Tough regular-season schedule appears to be paying off for Alexandria
by Joe Medley
Apr 26, 2012 | 3476 views |  0 comments | 8 8 recommendations | email to a friend | print
ALEXANDRIA — Alexandria seems right on schedule again in the Alabama High School Athletic Association baseball playoffs.

Nope, that 19-15 record won’t overwhelm anyone, but then the Valley Cubs have a way of going deep in the playoffs with a less-than-overwhelming record.

A year after sweeping Childersburg in the second round, Alexandria hopes to do it again Friday on the road.

“We played a good series last week against Lincoln, and I hope we’re coming back at the right time,” Alexandria coach Andy Shaw said. “We always like to talk about, ‘Well, we’re still playing in May.’

“I hope that happens this week, but we have a tough test with Childersburg.”

The Valley Cubs start their best-of-3 Class 4A series at Childersburg with a Friday doubleheader, starting at 4 p.m. The if-necessary game would be Saturday at noon.

Alexandria reached the second round via a first-round sweep of Lincoln, winning 13-2 and 5-3.

The Valley Cubs entered the playoffs with a 17-15 record, but doesn’t that sound familiar? They were 19-12 going into the playoffs a year ago and beat Munford and Childersburg en route to a three-round run.

Two years ago, Alexandria squeaked into the playoffs with a 14-16 record and wound up playing all the way to the Class 4A finals in Montgomery, losing to powerhouse UMS-Wright.

Along the way, they swept Haleyville, Jacksonville and Guntersville then won two of three against Deshler, coming back from a 17-7 loss in the first game.

With that playoff run, Alexandria finished 22-19.

Yes, we’ve seen this movie, and the Valley Cubs stand one series away from Playing in May sequel.

It’s not their playoff results that are deceptive. It’s their record, which usually reflects Shaw’s philosophy of playing a brutal non-area schedule.

“We’ve played Spanish Fort, Buckhorn and, of course, Oxford,” Shaw said about Alexandria’s schedule this year. “All of those are still in (the playoffs) in 5A or 6A.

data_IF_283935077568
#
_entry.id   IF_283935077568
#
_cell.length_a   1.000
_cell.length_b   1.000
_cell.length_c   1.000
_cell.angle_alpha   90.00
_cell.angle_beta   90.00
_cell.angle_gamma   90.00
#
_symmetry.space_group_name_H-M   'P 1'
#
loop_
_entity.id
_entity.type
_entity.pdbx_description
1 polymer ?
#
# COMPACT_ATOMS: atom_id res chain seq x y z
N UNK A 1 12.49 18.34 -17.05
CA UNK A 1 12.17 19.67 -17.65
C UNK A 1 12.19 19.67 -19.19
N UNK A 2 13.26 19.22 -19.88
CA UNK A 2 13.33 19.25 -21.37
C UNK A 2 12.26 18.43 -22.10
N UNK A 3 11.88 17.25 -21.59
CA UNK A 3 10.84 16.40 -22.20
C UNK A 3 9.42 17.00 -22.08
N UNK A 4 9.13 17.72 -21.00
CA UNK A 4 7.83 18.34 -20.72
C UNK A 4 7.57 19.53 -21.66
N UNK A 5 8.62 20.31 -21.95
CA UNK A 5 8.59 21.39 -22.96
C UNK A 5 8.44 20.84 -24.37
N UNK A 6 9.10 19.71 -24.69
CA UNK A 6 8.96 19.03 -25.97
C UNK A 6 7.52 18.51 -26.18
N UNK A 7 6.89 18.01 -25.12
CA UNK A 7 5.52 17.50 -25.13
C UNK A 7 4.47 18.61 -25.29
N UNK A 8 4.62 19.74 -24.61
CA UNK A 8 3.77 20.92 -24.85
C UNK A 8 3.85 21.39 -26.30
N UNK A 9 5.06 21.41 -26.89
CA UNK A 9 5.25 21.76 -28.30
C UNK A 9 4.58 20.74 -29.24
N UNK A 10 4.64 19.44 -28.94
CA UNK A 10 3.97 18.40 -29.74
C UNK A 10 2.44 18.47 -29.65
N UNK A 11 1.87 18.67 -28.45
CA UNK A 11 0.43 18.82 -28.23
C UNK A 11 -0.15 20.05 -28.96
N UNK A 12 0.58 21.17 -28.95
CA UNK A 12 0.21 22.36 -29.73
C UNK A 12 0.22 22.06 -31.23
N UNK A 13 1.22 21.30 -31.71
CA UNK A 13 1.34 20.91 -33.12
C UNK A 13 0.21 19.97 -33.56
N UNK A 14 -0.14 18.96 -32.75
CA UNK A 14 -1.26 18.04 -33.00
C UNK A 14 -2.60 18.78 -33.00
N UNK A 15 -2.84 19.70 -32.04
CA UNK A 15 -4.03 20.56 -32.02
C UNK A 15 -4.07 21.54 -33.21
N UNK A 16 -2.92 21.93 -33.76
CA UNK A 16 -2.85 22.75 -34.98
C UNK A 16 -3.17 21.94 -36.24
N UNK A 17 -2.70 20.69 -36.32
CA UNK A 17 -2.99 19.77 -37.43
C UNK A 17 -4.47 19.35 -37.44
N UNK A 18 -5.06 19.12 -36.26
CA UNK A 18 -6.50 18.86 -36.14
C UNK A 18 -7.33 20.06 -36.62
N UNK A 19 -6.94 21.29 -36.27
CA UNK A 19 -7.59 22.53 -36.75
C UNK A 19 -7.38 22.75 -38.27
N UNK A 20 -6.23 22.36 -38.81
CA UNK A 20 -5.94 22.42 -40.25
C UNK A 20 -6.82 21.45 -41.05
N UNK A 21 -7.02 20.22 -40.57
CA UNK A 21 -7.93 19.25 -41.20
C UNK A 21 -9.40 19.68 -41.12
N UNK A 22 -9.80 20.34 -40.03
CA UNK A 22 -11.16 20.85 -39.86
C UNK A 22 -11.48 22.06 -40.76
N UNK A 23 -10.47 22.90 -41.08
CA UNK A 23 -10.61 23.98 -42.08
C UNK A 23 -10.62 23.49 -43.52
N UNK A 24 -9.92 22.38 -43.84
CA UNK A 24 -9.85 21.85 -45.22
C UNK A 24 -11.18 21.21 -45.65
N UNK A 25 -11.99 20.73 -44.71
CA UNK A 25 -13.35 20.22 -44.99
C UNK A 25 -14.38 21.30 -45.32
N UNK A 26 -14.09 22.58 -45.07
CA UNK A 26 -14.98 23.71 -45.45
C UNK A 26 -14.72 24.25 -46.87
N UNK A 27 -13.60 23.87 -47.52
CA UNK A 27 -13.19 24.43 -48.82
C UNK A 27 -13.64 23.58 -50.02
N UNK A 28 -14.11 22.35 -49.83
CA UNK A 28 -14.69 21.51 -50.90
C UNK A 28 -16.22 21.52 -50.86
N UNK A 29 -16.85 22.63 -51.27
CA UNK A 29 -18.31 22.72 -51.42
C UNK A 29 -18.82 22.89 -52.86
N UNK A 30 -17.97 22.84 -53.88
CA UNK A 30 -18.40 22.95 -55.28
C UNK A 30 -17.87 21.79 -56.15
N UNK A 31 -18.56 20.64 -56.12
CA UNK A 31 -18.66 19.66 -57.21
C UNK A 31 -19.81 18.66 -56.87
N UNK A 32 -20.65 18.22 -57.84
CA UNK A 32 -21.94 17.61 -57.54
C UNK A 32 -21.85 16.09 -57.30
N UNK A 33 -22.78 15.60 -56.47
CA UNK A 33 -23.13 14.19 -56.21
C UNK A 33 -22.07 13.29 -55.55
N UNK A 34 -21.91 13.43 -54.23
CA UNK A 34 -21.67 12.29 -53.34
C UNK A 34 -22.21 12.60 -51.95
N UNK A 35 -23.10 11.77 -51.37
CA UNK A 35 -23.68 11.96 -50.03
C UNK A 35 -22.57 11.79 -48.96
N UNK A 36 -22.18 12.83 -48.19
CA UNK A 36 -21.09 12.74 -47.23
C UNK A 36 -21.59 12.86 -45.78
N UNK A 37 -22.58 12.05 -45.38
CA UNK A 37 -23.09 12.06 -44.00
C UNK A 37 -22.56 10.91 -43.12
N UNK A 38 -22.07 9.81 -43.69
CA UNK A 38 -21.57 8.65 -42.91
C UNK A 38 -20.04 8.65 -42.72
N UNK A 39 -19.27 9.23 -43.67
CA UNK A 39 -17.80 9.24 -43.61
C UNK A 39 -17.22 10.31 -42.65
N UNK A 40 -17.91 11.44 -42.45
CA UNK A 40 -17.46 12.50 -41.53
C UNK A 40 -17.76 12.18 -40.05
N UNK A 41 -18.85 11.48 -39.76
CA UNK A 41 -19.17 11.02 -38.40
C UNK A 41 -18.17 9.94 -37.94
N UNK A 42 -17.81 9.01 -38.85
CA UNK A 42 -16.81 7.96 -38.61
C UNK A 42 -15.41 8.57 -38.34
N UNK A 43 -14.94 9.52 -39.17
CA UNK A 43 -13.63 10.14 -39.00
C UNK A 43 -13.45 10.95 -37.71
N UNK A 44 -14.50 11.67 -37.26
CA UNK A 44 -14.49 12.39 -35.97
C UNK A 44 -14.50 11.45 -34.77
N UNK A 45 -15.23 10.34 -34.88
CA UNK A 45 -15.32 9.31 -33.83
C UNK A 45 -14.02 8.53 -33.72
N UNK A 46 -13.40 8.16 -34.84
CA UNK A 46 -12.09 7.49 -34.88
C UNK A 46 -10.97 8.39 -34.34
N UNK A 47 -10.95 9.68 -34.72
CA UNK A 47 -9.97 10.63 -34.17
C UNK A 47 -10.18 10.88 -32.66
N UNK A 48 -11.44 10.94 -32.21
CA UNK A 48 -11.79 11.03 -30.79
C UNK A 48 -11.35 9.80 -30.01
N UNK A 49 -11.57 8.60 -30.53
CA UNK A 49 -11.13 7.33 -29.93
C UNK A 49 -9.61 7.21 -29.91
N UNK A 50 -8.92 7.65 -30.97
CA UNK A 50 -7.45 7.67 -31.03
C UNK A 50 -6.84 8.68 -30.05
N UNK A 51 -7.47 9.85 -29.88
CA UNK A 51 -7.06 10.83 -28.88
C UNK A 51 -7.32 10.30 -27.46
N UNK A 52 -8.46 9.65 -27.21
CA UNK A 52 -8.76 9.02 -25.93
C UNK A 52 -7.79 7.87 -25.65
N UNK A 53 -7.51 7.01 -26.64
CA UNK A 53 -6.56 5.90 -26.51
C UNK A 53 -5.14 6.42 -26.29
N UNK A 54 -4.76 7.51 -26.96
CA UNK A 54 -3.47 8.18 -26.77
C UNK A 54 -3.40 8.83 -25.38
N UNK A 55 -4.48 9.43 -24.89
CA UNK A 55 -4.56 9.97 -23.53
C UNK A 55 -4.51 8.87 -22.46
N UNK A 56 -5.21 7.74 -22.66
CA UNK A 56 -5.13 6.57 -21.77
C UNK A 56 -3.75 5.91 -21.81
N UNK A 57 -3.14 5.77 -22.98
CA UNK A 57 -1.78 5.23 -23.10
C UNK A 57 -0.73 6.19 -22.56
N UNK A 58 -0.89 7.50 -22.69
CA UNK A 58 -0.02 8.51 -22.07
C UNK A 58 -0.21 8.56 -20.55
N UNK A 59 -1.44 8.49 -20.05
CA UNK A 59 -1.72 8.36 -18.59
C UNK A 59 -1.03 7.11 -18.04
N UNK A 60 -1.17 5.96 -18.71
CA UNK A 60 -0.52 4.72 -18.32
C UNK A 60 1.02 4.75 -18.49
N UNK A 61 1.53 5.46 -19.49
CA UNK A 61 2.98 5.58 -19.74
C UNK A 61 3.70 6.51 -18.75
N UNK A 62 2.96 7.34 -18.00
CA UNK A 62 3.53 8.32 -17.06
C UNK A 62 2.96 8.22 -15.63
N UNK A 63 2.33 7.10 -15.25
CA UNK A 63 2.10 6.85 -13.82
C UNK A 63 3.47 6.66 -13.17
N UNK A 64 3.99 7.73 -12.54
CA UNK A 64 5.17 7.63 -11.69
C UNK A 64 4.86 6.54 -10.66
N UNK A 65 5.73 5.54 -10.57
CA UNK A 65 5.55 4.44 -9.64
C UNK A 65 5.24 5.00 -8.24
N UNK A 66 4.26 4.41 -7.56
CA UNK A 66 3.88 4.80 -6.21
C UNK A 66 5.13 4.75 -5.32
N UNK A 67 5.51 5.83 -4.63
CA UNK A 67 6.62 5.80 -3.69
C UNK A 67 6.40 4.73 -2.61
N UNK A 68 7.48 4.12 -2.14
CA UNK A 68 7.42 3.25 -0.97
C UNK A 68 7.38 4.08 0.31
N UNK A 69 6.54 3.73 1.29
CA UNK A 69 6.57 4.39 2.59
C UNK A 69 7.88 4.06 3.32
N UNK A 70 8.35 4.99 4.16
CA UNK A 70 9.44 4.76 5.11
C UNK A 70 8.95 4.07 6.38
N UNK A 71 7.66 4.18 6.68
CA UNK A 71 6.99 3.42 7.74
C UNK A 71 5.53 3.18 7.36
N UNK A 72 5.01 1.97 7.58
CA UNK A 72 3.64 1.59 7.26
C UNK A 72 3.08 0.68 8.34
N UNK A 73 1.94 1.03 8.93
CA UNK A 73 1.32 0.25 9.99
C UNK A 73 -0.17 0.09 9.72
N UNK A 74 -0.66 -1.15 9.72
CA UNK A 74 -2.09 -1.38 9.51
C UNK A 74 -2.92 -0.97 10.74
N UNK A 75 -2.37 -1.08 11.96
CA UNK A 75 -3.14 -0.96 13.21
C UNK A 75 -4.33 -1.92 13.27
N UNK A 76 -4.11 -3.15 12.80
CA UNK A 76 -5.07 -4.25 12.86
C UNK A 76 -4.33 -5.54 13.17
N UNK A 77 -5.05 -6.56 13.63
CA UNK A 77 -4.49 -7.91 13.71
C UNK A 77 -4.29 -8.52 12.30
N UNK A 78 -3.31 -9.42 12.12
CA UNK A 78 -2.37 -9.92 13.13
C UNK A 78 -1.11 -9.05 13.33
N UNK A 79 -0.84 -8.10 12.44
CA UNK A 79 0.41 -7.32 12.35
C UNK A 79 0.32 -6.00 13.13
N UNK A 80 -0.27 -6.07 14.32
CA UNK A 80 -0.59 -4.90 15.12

“We played LAMP, which is in the 3A playoffs, and, of course, Piedmont has got a great team. We’ve played Foley, Cullman, Southside --- all of these teams (except Foley, a 6A team) still left in the playoffs right now.

“We hope that benefits us, also, so we can go a few rounds in this thing.”

Obviously, the benefits of scheduling that way come in the playoffs.

“It puts us in situations that, now, that we’ll get put in, and we’ll be used to it since we’ve played such harder teams,” said senior pitcher Justin Bowen (4-1, 2.46 ERA), Alexandria’s Game 1 starter Friday. “When you play those harder teams, you can’t make the mistakes that, like, in the playoffs, if you make, it can cost you the game.”

Shortstop Tyler Burr, the Valley Cubs’ offensive leader with a .364 batting average and two of their three home runs in the first season of BBCOR bats, said scheduling helps them peak at the right time.

“A lot of teams come in, and they get hot midway through the season because they don’t play good competition,” he said. “We like to play good competition, because, that way, we get hot when the playoffs start.”

Left fielder Justice Owens checks in with a .356 batting average, and catcher Jacob Whiting hits .320.

On the mound, senior Ty Whaley (5-4, 2.10) would be the second game starter, and junior newcomer Tanner Wells (4-5, 1.81) would be the Saturday starter.

Wells also has one save, and the Valley Cubs can turn to veteran Logan Doss and Ethan Curvin in relief. Doss, who also plays first base, was a playoff hero on the mound two years ago.

Childersburg (22-9), led by center fielder Chase Smith, a Southern Union pickup, reached the second round by winning two of three games against Cleburne County.

“They’re a lot like us,” Shaw said. “They play great ball, very fundamental. They swing the bats pretty well. Pitching is very good.

“Whoever makes the most mistakes is going to lose.”

Shaw hopes that scheduling has prepared the Valley Cubs for just such a scenario.

“Baseball is a game of failure,” Shaw said. “It’s just how you handle failure.

“There are going to be teams that are just better than us and bigger than us. Sometimes, we’ll sneak up on them. Sometimes, we won’t, and we just go out there to try to play a better brand of baseball by the time the playoffs come.”

Joe Medley is The Star’s sports columnist. He can be reached at 256-235-3576 or Follow on Twitter @jmedley_star.

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